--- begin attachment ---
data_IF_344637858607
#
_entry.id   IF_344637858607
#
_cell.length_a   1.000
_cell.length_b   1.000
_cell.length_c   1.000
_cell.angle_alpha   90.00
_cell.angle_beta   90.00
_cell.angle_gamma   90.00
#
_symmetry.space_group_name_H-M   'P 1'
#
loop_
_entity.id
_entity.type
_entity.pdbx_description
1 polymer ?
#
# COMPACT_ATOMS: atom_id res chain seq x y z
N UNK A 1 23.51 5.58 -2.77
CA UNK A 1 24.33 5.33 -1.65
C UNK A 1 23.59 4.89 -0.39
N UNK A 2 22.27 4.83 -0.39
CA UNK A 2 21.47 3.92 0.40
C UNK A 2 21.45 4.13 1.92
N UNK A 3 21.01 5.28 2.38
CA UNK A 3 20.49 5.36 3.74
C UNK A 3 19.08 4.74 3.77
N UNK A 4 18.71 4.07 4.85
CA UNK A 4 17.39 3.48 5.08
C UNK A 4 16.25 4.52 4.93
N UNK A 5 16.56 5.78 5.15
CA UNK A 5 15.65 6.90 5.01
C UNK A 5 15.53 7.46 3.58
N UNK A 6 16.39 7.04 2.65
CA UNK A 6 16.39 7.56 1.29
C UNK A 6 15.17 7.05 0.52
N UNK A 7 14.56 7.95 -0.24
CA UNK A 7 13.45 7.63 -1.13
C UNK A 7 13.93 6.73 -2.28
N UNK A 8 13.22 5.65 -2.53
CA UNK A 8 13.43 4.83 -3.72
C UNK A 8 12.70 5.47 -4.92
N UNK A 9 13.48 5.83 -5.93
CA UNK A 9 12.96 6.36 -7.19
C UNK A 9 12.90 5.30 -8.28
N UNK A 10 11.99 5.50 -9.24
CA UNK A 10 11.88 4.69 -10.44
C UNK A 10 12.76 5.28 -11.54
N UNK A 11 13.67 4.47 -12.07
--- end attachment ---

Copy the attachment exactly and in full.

data_IF_344637858607
#
_entry.id   IF_344637858607
#
_cell.length_a   1.000
_cell.length_b   1.000
_cell.length_c   1.000
_cell.angle_alpha   90.00
_cell.angle_beta   90.00
_cell.angle_gamma   90.00
#
_symmetry.space_group_name_H-M   'P 1'
#
loop_
_entity.id
_entity.type
_entity.pdbx_description
1 polymer ?
#
# COMPACT_ATOMS: atom_id res chain seq x y z
N UNK A 1 23.51 5.58 -2.77
CA UNK A 1 24.33 5.33 -1.65
C UNK A 1 23.59 4.89 -0.39
N UNK A 2 22.27 4.83 -0.39
CA UNK A 2 21.47 3.92 0.40
C UNK A 2 21.45 4.13 1.92
N UNK A 3 21.01 5.28 2.38
CA UNK A 3 20.49 5.36 3.74
C UNK A 3 19.08 4.74 3.77
N UNK A 4 18.71 4.07 4.85
CA UNK A 4 17.39 3.48 5.08
C UNK A 4 16.25 4.52 4.93
N UNK A 5 16.56 5.78 5.15
CA UNK A 5 15.65 6.90 5.01
C UNK A 5 15.53 7.46 3.58
N UNK A 6 16.39 7.04 2.65
CA UNK A 6 16.39 7.56 1.29
C UNK A 6 15.17 7.05 0.52
N UNK A 7 14.56 7.95 -0.24
CA UNK A 7 13.45 7.63 -1.13
C UNK A 7 13.93 6.73 -2.28
N UNK A 8 13.22 5.65 -2.53
CA UNK A 8 13.43 4.83 -3.72
C UNK A 8 12.70 5.47 -4.92
N UNK A 9 13.48 5.83 -5.93
CA UNK A 9 12.96 6.36 -7.19
C UNK A 9 12.90 5.30 -8.28
N UNK A 10 11.99 5.50 -9.24
CA UNK A 10 11.88 4.69 -10.44
C UNK A 10 12.76 5.28 -11.54
N UNK A 11 13.67 4.47 -12.07